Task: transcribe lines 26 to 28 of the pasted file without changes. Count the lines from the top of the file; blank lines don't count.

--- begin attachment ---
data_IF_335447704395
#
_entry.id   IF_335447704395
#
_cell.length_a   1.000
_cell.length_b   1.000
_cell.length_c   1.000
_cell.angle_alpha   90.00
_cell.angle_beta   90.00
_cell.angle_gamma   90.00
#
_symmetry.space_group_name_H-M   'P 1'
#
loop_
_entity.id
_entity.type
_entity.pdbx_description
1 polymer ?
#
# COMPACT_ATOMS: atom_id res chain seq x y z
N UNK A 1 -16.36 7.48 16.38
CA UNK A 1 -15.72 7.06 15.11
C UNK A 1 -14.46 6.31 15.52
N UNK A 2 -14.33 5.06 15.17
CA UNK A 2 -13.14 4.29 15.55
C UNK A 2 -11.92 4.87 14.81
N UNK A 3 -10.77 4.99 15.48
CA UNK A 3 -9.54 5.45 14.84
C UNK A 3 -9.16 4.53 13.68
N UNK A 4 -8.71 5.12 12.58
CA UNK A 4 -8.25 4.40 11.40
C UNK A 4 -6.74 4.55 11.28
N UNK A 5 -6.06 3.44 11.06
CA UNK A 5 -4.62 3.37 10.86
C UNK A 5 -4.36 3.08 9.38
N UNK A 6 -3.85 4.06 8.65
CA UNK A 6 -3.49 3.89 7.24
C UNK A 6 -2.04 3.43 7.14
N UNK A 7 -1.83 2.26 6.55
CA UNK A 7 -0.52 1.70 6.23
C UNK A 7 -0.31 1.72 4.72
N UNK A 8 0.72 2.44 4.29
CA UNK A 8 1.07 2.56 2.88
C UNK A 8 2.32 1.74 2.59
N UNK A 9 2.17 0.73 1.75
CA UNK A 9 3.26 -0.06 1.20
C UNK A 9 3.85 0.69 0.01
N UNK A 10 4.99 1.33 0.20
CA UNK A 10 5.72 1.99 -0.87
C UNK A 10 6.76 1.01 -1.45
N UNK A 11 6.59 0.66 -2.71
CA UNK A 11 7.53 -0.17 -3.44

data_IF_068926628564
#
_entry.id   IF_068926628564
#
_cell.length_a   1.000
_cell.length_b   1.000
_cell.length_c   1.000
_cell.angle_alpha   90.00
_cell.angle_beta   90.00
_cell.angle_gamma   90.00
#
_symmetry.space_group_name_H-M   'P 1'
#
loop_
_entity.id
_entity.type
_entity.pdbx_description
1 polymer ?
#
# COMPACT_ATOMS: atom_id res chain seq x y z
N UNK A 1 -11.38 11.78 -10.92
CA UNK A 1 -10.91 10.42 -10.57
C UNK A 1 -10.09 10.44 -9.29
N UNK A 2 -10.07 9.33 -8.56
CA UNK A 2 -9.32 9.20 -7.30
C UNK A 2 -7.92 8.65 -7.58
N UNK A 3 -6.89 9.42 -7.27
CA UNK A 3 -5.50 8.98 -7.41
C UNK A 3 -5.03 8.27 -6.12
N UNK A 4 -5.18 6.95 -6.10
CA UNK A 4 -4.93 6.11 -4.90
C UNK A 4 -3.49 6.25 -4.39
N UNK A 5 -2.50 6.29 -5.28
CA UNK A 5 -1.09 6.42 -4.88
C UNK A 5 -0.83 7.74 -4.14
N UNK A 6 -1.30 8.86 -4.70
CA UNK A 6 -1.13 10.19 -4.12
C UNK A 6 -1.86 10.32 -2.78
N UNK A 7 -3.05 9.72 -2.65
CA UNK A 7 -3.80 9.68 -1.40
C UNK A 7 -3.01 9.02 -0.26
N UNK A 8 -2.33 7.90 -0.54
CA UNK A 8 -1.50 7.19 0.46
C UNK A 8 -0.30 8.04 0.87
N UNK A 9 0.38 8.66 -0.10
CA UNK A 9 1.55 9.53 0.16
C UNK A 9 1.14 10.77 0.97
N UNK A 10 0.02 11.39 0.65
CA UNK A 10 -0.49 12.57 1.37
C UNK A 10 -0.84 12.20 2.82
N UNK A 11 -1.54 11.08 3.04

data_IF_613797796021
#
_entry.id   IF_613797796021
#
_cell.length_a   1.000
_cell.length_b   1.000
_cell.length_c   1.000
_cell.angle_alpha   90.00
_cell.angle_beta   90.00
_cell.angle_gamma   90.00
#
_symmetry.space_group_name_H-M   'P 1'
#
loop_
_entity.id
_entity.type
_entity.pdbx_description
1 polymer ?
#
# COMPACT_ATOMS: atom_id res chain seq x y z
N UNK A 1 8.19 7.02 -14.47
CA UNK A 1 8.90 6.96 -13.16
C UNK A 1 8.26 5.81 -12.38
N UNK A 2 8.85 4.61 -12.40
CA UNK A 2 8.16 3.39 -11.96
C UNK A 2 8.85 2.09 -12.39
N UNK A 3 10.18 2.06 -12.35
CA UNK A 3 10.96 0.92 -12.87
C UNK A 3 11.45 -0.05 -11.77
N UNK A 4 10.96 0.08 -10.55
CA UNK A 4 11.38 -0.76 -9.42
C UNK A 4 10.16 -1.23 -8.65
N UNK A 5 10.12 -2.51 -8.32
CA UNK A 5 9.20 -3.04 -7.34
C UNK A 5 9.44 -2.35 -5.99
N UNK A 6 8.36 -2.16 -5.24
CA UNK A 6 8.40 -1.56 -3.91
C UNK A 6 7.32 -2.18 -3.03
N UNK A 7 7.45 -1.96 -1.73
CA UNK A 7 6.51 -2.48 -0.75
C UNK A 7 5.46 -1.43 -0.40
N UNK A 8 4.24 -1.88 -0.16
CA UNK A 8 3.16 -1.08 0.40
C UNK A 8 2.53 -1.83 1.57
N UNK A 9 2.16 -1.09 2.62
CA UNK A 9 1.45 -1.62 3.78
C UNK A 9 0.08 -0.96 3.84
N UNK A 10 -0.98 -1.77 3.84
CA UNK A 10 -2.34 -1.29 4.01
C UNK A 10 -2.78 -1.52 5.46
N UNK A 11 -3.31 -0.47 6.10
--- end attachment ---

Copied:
C UNK A 2 -11.92 4.87 14.81
N UNK A 3 -10.77 4.99 15.48
CA UNK A 3 -9.54 5.45 14.84